Levi David Addai has a knack for creating plausible urban worlds. His first play, 93.2 FM was set in a pirate radio station, his latest in a discount sportswear store on Oxford Street.
The staff are a mixed but familiar bunch, especially if youve spent any time in the retail business. Alek, the Daily Mail reading Polish security guard who takes his responsibilities seriously; sales assistant Loraina, who has hopes to make it as a singer (“I didn’t choose to do performing arts, performing arts chose me”); Stephanie, the humourless supervisor who poignantly seems to have little in her life besides her job. Then theres the easy-going Kofi, a decent guy with a degree under his belt, who also works in security
When the slightly dodgy Darrell joins the team as a Christmas temp, Addai saddles Kofi with a Do The Right Thing dilemma. Should he turn a blind eye when Darrell starts pocketing the stock or should he stand up to his old schoolmate, and let him know what hes up to isnt right?
Its a slim thing to hang a ninety minute play on and it doesnt really provide enough drive, but Addai makes up for that somewhat with his dialogue, peppered as it is with slang and patois, with the characters constantly taking the piss and winding each other up. Unsurprisingly most of the people who work there have no love for their six pound something an hour jobs, this is only a stop gap to something better, be it singing for Loraina or journalism for Kofi.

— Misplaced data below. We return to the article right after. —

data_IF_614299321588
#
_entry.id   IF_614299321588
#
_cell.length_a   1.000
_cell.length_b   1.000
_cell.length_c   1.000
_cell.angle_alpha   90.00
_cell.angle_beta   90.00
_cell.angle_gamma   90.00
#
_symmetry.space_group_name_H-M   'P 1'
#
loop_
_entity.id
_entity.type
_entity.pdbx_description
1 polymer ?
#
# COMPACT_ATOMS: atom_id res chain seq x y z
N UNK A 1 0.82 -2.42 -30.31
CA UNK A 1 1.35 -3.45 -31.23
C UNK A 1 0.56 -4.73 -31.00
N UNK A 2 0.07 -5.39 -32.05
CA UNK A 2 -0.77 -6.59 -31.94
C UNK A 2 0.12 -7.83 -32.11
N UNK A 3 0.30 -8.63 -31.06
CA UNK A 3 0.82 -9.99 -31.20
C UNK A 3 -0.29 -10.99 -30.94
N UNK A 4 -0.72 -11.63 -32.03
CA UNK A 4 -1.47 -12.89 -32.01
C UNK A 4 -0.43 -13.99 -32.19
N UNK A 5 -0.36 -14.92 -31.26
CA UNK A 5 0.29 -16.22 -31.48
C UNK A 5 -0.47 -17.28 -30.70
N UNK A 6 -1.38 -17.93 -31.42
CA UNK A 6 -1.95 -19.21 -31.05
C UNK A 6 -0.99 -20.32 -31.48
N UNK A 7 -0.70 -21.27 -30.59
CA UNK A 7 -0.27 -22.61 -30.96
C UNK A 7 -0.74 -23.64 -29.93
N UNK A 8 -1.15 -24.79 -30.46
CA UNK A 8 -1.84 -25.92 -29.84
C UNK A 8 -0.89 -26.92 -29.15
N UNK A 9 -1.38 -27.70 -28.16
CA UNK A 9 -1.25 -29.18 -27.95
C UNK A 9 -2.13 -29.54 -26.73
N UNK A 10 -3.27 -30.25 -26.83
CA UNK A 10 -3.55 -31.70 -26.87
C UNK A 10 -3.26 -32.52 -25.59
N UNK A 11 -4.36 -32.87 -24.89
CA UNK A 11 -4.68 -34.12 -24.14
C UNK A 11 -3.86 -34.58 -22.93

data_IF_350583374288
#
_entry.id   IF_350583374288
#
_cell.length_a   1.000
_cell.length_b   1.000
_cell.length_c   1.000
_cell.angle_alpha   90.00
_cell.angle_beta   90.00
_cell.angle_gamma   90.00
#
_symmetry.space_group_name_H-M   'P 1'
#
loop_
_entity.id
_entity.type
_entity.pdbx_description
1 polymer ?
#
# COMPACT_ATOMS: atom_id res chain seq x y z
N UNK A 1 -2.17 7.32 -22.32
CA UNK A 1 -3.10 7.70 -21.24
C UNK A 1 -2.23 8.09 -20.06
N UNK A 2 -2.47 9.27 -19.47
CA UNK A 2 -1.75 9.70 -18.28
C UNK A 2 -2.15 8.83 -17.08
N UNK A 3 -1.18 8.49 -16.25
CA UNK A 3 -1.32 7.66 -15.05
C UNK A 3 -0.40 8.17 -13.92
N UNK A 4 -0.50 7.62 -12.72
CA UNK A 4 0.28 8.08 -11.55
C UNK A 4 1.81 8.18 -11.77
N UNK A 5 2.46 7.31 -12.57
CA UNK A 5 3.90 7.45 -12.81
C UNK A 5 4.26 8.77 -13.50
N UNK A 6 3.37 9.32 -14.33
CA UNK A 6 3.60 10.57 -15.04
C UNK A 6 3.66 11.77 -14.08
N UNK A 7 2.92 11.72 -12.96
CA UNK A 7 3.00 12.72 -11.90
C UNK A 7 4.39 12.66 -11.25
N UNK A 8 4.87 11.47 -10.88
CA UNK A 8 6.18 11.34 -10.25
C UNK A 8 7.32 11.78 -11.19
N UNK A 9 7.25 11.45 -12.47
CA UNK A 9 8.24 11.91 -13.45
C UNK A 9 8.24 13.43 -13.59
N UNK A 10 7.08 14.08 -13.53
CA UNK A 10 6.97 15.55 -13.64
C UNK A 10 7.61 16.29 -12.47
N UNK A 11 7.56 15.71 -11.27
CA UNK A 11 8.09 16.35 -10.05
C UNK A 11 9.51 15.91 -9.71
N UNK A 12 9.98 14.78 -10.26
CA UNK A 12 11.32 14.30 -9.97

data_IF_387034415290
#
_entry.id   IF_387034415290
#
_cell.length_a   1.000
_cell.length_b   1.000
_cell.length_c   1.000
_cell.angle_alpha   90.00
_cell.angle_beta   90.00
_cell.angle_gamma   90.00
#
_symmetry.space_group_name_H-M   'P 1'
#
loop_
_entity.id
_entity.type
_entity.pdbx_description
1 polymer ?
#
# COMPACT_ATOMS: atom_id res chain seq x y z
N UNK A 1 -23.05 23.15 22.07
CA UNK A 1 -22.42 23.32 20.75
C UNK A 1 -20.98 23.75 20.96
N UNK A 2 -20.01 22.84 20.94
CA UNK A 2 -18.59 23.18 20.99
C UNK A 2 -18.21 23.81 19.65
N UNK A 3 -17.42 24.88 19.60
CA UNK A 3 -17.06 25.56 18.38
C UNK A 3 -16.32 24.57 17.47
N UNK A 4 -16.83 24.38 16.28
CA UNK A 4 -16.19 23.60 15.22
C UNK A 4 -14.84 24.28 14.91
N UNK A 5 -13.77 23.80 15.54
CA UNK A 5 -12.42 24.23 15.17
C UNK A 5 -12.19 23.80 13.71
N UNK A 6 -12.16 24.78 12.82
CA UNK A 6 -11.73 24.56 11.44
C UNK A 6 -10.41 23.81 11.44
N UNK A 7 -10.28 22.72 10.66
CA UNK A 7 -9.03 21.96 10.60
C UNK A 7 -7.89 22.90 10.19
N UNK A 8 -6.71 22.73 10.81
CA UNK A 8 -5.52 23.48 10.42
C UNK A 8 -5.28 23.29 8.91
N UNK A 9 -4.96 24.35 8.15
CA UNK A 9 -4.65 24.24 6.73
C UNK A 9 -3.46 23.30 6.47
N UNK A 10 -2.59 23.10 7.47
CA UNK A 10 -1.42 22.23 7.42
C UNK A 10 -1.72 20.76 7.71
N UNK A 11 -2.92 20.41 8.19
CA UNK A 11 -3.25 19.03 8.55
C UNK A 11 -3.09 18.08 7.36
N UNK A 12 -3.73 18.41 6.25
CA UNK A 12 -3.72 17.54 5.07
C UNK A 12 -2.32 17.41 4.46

Whats your plan? Kofi asks the blank-eyed fifteen year old whos trying to rip him off. What do you want and how do you plan to get it? Addais play quietly celebrates those who dont take the easy way out, those who stick at something even if it costs them. But there are plenty more stories in this world hes created left screaming to be fleshed out, the respectful relationship between Kofi and the middle-aged Ghanaian security guard Emmanuel a case in point. It would also have been nice to see more of how Alek, one of a new wave of immigrants, fitted into this world.
This is a lively, often entertaining, piece of work that benefits from an energetic staging by Dawn Walton and an inventive set by Soutra Gilmour that, once again, completely transforms the Royal Courts upstairs theatre space, capturing the glare of the Oxford Street setting with aggressive strip lighting and brightly coloured signage. Beneath this, the audience members perch on little white stools as the action takes place around them.
As Kofi, the moral centre of the play, Nathaniel Martello-White gives a very likeable performance. Ashley Walters invests the role of Darrell with the right mix of charm and menace and theres a nice ensemble rapport between the other cast members. Addai is spot on in his depiction of the banality of toiling away in retail: the pointlesss box shifting and irritating customers, the culture of distrust, with staff searched as they leave the building. But for all its surface slickness and its nicely observed touches, the play is simply too thin a thing, it doesnt dig nearly as deep as it could and provides little insight into the internal worlds of its characters.